Museum of Flight Screens Acclaimed Documentary About Ivy League Flyers in WWI

“The Millionaires’ Unit” special presentation with the filmmakers on Sept. 9

SEATTLE – On Sept. 9, the Museum presents a special screening of The Millionaires’ Unit-U.S. Naval Aviators in the First World War, the story of a privileged group of college students from Yale who formed a private air militia in preparation for America’s entry into World War One. The film was made veteran documentary filmmakers Ron King and Darroch Greer, who will attend the screening and field questions from the audience. Narrated by Bruce Dern, with filming on three continents, the documentary includes stunning new aerial footage recreating World War I aviation using actual aircraft. The Milllionaires’ Unit screens at 2 p.m., and is free with Museum admission. See trailer online.

Special guests at the screening include Seattle-local Chris Brown and his brother David Brown, Jr., who are grandsons of First Yale Unit aviator Robert Lovett. One of the film’s producers, Ron King, is a grandson of First Yale Unit member John M. Vorys. The program will be introduced by Amy Heidrick, the Museum’s Associate Director of Collections, who leads a project to digitize the Museum’s rare World War I aviation photos and prints, making them available for viewing online for the first time.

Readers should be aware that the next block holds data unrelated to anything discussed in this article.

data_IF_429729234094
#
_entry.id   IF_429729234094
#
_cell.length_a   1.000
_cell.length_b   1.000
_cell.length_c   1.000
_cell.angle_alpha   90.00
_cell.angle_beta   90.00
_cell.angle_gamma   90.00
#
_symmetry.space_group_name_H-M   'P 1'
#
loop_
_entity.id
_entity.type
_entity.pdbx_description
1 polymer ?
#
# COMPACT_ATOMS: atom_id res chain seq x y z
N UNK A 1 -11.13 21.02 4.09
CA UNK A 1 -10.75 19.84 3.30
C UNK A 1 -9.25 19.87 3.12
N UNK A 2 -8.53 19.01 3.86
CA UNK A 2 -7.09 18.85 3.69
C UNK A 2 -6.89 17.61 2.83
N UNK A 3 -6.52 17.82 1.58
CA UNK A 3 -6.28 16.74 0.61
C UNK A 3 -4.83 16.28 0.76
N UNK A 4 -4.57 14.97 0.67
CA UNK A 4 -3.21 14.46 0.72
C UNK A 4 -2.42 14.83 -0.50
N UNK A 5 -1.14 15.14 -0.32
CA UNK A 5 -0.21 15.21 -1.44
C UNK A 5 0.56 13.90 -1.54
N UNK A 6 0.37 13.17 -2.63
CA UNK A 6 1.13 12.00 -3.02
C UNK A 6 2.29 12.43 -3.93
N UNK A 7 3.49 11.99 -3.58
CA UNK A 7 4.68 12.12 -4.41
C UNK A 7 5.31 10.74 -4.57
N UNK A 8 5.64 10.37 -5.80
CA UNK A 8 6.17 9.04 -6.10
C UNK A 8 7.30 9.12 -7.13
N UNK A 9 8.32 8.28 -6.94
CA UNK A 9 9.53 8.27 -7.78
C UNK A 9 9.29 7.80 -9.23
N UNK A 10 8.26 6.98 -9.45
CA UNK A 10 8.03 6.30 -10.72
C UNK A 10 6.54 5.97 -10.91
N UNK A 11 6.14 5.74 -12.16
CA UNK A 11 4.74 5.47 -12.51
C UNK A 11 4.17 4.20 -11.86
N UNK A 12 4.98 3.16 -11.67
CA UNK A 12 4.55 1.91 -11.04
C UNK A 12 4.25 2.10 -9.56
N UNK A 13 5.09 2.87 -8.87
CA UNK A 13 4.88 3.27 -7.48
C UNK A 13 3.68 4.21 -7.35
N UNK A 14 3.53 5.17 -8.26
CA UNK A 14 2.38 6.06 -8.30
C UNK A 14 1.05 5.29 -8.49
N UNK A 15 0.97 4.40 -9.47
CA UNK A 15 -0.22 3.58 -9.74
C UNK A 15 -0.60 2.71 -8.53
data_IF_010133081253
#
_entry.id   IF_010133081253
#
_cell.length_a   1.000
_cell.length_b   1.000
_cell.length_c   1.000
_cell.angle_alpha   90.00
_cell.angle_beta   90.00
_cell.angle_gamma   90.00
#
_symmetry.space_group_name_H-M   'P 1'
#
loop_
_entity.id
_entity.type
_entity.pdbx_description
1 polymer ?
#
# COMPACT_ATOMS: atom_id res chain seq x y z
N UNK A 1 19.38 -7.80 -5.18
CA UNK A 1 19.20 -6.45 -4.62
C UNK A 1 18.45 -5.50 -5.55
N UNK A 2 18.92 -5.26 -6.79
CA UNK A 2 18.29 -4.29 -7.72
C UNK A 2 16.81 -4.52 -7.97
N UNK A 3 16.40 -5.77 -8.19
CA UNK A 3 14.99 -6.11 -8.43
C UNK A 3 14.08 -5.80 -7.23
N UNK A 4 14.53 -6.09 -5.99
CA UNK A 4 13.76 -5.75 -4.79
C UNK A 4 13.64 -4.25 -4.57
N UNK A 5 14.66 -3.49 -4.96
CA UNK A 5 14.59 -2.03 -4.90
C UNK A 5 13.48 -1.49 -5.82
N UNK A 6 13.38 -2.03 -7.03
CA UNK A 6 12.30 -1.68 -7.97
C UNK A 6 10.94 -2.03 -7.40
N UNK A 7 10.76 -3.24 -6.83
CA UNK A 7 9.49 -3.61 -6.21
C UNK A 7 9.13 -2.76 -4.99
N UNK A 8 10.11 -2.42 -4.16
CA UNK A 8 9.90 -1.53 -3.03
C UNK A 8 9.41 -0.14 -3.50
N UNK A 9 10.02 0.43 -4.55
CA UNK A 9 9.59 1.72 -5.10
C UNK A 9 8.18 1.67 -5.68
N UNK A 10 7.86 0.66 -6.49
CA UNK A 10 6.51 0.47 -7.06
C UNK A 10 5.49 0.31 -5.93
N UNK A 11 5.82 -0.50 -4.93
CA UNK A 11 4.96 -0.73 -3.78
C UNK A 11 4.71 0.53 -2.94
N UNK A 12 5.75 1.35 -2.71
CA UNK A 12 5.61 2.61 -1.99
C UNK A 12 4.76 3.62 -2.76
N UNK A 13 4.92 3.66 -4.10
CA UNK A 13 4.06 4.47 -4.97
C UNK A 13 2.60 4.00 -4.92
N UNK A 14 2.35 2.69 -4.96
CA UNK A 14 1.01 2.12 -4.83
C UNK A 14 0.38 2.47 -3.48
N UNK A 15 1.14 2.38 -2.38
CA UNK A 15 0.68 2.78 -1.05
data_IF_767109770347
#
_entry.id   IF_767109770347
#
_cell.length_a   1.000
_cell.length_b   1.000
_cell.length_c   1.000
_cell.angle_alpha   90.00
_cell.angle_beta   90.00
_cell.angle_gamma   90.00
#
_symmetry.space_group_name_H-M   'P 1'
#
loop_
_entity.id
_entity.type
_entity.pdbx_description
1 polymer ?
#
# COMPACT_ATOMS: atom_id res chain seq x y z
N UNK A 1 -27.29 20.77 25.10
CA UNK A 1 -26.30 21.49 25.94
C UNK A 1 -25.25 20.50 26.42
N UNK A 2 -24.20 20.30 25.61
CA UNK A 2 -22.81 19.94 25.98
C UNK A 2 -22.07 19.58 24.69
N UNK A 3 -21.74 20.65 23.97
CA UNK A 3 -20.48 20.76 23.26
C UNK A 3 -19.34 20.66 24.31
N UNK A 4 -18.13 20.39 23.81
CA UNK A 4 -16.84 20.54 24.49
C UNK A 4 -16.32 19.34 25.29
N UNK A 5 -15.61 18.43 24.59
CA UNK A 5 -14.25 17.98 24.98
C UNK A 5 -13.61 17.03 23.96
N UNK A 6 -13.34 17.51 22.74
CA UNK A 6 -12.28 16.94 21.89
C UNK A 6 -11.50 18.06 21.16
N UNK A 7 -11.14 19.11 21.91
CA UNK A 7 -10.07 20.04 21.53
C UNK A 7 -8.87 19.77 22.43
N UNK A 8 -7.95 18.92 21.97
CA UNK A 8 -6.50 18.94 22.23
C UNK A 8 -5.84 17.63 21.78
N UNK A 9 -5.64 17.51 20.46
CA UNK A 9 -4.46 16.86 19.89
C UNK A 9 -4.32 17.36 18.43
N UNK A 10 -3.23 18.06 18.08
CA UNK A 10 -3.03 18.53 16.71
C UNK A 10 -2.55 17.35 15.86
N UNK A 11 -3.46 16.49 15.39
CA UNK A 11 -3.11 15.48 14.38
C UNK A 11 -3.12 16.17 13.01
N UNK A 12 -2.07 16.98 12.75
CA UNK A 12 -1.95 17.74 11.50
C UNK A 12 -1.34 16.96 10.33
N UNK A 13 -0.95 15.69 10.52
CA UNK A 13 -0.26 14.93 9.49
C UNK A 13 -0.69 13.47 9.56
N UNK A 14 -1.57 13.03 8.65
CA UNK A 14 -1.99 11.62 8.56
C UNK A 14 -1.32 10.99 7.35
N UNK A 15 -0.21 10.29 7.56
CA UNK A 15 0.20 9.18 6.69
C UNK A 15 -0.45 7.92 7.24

About the Film
The military flying group formed by Ivy League college students during World War I was known as the First Yale Unit, and dubbed ‘the millionaires’ unit’ by the New York press. It became the founding squadron of the U.S. Naval Air Reserve, and the first to fly for the United States in the Great War. The documentary uses the diaries and letters of these pioneer aviators to tell the story of young men coming of age as America was coming of age as a world power. Their service and sacrifice is the great untold story of American aviation in World War One.

The documentary was inspired by the book The Millionaires’ Unit by Marc Wortman. The film was in development and production for seven years, and shot on three continents, including New Zealand, where aerial footage was shot with some of the world’s most accurate replicas of World War I aircraft. Documentary filmmakers Darroch Greer and Ron King (grandson of First Yale Unit member John M. Vorys) aimed to create a personal, character-driven story that sheds light on a formative, if neglected, part of American history and on the American character.

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Sopwith Camel being photographed on location in New Zealand for the documentary “Millionaires Unit.” Photo credit Harry Davison.